MSU Research History: Longest Running Seed Germination Test?
1879 – Botany professor W.J. Beal buries 20 bottles, each with 1,050 seeds from 21 species, instructing that one be dug up periodically and that the seeds be planted to determine the length of time the seeds of some of the most common plants would remain dormant in the soil, yet germinate when exposed to favorable conditions.
According to Telewski,
“Beal selected lots of fifty freshly grown seeds from each of twenty-one different species (Agrostemma githago, Amaranthus retroflexus, Ambrosia artemisiifolia, Anthemis cotula, Brassica nigra, Bromus secalinus, Capsella bursa-pastoris, Erechtites hieracifolia, Euphorbia maculata, Lepidum virginicum, Malva rotundifolia, Oenothera biennis, Plantago major, Polygonum hydropiper, Portulaca oleracea, Rumex crispus, Setaria glauca, Stellaria media, Trifolium repens, Verbascum thapsus, Verbascum blattaria).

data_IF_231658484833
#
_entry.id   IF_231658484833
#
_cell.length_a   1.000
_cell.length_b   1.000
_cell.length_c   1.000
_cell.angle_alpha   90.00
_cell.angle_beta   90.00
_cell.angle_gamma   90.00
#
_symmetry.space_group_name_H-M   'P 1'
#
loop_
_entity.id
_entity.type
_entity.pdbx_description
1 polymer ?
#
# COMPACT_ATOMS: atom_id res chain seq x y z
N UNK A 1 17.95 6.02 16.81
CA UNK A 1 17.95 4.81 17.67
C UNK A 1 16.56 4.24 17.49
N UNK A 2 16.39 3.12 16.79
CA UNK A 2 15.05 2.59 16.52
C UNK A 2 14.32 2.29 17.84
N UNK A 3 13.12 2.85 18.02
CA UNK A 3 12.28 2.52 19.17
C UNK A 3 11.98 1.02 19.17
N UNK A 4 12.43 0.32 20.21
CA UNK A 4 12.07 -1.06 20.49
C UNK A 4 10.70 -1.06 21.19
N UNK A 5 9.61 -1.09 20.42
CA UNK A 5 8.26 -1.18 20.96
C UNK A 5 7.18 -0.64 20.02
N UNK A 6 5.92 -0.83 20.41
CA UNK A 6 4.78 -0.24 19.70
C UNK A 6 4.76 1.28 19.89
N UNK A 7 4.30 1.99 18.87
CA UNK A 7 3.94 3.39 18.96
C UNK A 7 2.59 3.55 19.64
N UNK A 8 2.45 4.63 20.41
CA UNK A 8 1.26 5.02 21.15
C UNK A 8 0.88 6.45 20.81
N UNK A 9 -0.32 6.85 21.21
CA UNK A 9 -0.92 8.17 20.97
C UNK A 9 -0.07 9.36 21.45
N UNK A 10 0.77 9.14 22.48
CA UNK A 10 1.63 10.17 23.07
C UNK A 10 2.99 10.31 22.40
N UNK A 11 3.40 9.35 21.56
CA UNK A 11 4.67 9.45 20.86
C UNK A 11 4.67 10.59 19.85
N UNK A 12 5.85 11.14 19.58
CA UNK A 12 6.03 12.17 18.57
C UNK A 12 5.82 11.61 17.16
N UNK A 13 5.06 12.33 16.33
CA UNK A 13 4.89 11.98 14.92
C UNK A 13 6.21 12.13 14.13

“A total of twenty lots were prepared by mixing the seeds in moderately moist sand and placed in pint bottles. The bottles were buried on the Michigan State University campus, uncorked and placed with the mouth slanting downwards to prevent accumulation of water in the bottles.”
The experiment is still running, with the next bottle due to be tested in 2020; the experiment will be completed in 2100.
W.J. Beal, The Vitality of Seeds (August 1905), 140
Frank W. Telewski and Jan A. D. Zeevaart, “The 120-yr period for Dr. Beal’s seed viability experiment,” American Journal of Botany August 2002 vol. 89 no. 8 1285-1288